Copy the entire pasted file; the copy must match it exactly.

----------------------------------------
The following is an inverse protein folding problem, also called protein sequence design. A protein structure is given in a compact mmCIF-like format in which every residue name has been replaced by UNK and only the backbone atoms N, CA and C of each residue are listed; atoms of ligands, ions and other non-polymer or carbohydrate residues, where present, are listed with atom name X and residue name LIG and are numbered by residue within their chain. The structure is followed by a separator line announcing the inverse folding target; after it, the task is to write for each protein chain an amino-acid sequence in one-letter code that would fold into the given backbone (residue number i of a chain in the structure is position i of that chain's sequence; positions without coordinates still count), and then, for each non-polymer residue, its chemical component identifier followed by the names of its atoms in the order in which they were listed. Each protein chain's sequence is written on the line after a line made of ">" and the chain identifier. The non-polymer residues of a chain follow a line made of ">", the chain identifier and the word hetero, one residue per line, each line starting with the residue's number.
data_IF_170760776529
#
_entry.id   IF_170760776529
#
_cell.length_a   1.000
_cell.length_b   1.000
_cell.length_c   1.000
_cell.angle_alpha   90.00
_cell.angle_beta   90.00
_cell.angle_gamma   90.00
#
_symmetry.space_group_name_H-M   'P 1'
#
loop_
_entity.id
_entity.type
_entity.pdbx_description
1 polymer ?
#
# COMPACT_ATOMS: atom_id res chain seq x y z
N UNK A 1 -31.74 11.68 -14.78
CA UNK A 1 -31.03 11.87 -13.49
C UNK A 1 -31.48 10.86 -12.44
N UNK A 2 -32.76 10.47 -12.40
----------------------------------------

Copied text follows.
The following is an inverse protein folding problem, also called protein sequence design. A protein structure is given in a compact mmCIF-like format in which every residue name has been replaced by UNK and only the backbone atoms N, CA and C of each residue are listed; atoms of ligands, ions and other non-polymer or carbohydrate residues, where present, are listed with atom name X and residue name LIG and are numbered by residue within their chain. The structure is followed by a separator line announcing the inverse folding target; after it, the task is to write for each protein chain an amino-acid sequence in one-letter code that would fold into the given backbone (residue number i of a chain in the structure is position i of that chain's sequence; positions without coordinates still count), and then, for each non-polymer residue, its chemical component identifier followed by the names of its atoms in the order in which they were listed. Each protein chain's sequence is written on the line after a line made of ">" and the chain identifier. The non-polymer residues of a chain follow a line made of ">", the chain identifier and the word hetero, one residue per line, each line starting with the residue's number.
data_IF_170760776529
#
_entry.id   IF_170760776529
#
_cell.length_a   1.000
_cell.length_b   1.000
_cell.length_c   1.000
_cell.angle_alpha   90.00
_cell.angle_beta   90.00
_cell.angle_gamma   90.00
#
_symmetry.space_group_name_H-M   'P 1'
#
loop_
_entity.id
_entity.type
_entity.pdbx_description
1 polymer ?
#
# COMPACT_ATOMS: atom_id res chain seq x y z
N UNK A 1 -31.74 11.68 -14.78
CA UNK A 1 -31.03 11.87 -13.49
C UNK A 1 -31.48 10.86 -12.44
N UNK A 2 -32.76 10.47 -12.40